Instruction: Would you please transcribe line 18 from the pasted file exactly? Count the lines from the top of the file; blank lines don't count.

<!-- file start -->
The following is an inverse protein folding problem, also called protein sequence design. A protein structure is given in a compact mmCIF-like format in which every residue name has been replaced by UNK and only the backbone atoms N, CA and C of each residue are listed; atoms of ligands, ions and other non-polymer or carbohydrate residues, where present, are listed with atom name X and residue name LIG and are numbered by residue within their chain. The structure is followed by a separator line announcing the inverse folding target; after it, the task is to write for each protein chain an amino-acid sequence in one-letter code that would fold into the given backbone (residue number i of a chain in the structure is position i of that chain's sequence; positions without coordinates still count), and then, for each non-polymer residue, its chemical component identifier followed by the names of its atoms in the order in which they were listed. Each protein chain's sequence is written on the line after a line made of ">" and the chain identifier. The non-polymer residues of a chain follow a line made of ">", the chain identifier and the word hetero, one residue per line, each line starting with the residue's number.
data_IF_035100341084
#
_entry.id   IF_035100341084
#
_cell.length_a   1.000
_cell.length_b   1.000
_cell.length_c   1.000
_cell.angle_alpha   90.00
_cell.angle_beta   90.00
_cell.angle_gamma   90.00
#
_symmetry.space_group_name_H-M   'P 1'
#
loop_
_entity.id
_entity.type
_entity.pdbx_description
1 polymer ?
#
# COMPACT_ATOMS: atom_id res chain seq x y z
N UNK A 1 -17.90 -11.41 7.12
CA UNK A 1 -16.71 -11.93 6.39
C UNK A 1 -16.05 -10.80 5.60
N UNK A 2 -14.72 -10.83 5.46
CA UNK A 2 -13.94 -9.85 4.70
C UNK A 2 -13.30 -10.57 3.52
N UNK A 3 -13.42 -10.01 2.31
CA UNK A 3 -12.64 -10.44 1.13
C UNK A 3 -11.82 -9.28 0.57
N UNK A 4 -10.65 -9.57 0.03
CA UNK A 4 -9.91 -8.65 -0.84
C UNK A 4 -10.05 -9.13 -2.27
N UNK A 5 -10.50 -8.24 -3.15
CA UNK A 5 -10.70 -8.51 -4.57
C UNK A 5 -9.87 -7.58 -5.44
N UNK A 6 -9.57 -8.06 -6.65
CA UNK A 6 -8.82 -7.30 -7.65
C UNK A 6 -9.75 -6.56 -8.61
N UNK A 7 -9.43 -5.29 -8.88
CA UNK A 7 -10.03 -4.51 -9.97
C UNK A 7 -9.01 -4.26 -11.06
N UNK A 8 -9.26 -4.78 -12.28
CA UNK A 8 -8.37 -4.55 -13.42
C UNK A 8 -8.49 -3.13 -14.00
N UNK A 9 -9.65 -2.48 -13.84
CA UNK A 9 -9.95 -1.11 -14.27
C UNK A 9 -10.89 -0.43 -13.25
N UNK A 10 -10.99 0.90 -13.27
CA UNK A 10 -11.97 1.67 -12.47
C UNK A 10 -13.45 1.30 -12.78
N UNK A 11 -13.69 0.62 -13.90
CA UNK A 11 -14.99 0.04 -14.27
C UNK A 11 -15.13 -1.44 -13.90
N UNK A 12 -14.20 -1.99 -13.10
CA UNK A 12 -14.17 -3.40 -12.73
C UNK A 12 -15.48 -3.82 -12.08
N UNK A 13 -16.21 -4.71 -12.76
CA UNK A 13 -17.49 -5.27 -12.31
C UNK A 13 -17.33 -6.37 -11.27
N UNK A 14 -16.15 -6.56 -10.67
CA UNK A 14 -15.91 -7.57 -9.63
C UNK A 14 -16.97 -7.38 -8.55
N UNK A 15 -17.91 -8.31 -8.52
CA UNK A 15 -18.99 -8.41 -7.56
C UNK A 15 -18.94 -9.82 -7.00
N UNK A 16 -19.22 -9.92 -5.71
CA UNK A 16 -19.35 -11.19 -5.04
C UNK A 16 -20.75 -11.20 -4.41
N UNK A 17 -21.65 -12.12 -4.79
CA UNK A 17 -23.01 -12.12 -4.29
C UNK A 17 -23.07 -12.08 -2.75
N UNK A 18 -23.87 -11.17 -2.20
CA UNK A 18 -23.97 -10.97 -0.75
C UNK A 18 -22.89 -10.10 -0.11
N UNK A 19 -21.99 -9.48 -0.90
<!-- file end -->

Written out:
_entity.pdbx_description